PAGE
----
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February 3, 1992
"The Decline of the Defense Dollar"
San Jose Mercury News

By Timothy Taylor
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SURROUNDED by broad oceans and amiable neighbors, America has little to fear about protecting itself. With the disintegration of the Soviet Union and the surge of democracy throughout the world, there should be less need for America to protect others, either. Everyone except a few defense contractors and the Soldier of Fortune magazine mailing list agrees that defense spending should be cut. But how far and how fast?

Actually, the process of transferring defense spending to the civilian sector has been going on since World War II, when national defense consumed nearly 40 percent of gross national product for several years. During the Korean War in the early 1950s, defense was 13 percent of total GNP. President Eisenhower was looking at numbers like these when he inveighed against the "military-industrial complex."

After dropping off in the late 1950s and early 1960s, defense spending bounced back to 9.6 percent of GNP at the height of the Vietnam War in 1968. After the U.S. departure from Vietnam, the defense spending share of the total economy shrunk rapidly during the 1970s, bottoming out at 4.8 percent in 1978 and 1979, before the Soviet invasion of Afghanistan.

From 1950 to 1980, the amount of growth in federal civilian spending that was not attributable to Social Security was essentially equal to the fall in defense spending. The United States was steadily transferring government spending from defense to civilian purposes for these three decades.

The defense buildup started by President Carter and then continued by Reagan did not move spending to an unprecedentedly high level. However, it did reverse the downward trend, pushing defense spending back to a peak of 6.5 percent of GNP by 1986.

But any reasonable way you cut it, defense spending has now been falling for several years. Measured in inflation-adjusted dollars, defense spending has dropped since 1989.

In the fiscal year 1993 budget document, President Bush proposes a decline in total defense spending from $320 billion in 1991 to $290 billion in 1997. This request isn't quite as pathetic as it may look at first glance, because it does allow inflation to eat away at the buying power of the defense budget. Over six years, it would result in a drop in the defense budget of 25 percent in inflation-adjusted dollars, to about 3.6 percent of GNP.

The primary problem with Bush's approach, according to William Kaufman and John Steinbruner of the Brookings Institution, is that "the view from the Pentagon is of a scaled-down version of the Cold War." It presumes that a minimum defense budget should enable the United States to respond unilaterally to at least two of the following at any time: an escalating conflict in Europe (perhaps from the breakup of the Soviet Union); another one in the Middle East; another in Southeast Asia (perhaps focused on North Korea); and two lesser regional conflicts elsewhere in the world.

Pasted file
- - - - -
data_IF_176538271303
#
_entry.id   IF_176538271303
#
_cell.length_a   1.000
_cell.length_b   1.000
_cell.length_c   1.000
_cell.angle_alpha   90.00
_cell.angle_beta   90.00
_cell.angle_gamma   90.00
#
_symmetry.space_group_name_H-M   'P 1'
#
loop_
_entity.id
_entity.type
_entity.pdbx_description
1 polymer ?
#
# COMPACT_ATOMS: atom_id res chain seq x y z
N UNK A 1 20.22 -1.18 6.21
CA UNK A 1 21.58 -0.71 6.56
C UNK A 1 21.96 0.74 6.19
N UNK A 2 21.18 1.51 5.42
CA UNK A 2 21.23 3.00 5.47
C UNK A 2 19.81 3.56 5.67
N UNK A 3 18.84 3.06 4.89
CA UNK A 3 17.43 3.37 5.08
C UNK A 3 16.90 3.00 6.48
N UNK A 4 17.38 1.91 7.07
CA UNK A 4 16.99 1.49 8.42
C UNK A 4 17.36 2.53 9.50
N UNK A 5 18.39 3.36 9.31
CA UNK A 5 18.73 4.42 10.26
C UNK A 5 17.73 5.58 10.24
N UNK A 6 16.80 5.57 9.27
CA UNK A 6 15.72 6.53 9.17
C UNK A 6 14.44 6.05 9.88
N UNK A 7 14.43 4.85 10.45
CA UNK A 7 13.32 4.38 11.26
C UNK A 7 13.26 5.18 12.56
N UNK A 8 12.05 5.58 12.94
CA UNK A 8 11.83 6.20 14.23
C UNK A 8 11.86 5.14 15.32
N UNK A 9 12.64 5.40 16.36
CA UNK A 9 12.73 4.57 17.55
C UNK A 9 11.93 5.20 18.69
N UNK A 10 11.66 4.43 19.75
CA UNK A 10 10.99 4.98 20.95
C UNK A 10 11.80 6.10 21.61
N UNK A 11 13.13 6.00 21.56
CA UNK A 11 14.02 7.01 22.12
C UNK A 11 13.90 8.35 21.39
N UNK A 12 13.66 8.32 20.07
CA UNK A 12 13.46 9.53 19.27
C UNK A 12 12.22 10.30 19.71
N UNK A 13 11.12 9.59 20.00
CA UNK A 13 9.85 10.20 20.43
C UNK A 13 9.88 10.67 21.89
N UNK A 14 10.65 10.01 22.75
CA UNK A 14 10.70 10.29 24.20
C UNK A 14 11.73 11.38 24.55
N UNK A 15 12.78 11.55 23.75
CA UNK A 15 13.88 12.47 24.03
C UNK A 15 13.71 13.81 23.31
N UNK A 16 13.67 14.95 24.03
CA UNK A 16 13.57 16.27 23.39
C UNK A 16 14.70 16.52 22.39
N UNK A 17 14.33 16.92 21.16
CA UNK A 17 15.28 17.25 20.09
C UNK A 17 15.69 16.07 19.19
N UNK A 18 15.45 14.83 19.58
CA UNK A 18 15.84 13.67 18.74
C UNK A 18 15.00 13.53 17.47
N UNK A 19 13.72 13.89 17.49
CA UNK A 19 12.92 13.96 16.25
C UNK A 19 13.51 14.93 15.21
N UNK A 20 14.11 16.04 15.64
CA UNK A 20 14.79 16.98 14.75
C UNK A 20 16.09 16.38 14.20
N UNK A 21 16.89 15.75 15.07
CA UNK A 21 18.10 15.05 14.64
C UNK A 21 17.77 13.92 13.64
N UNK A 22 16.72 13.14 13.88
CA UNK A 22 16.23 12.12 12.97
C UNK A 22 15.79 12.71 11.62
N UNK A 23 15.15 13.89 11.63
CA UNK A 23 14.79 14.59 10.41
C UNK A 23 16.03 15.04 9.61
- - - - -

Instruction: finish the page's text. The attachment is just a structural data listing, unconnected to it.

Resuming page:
"From this perspective," Kaufman and Steinbruner write in their recent book "Decisions for Defense: Prospects for a New World Order," "the new world is only slightly less threatening than the old one."

They propose several alternate visions of a lower defense budget, based on the ideas that the world is considerably safer; that unilateral projection of U.S. power should not be the goal in all cases; that diplomacy can reduce the need for military spending; and that other economic needs may be more pressing than preparing to fight two or three wars simultaneously. However, their reduced defense establishment would still be large enough to mount a Desert Storm-sized operation.

The immediate budgetary savings are not large: the Kaufman and Steinbruner approach might leave defense spending only $10 billion below Bush's proposal five years from now.

The difference is that Bush sees the cuts as finished by 1997. As he said in his State of the Union address: "This deep, and no deeper." The Brookings writers see the cuts continuing for a decade. At that point, real defense spending would be down to half its current level, about 2 percent of gross national product. More radical proposals for cutting defense more quickly are easy to come by, of course, but all share a belief that it's high time to reconsider U.S. defense needs from the ground up.

Even if such a rethinking happens, however, I suspect that the "peace dividend" will disappoint many people. We aren't in the 1950s anymore, when defense spending was sometimes more than one-eighth of GNP. Even with immediate cuts far more severe than those proposed by Bush, the likely additional savings will be measured in tens of billions.

Those amounts are not chicken feed, but they certainly won't eliminate the budget deficit, provide a tax cut for the middle class, assure health care to all, rebuild bridges and roads, fix public education and job training, fight crime, assure industrial competitiveness, and buy everything else on society's wish list.

Tuesday, part 3: Interest Payments

The chart shows total federal spending and defense spending as percentages of the gross national product. (Fever chart)

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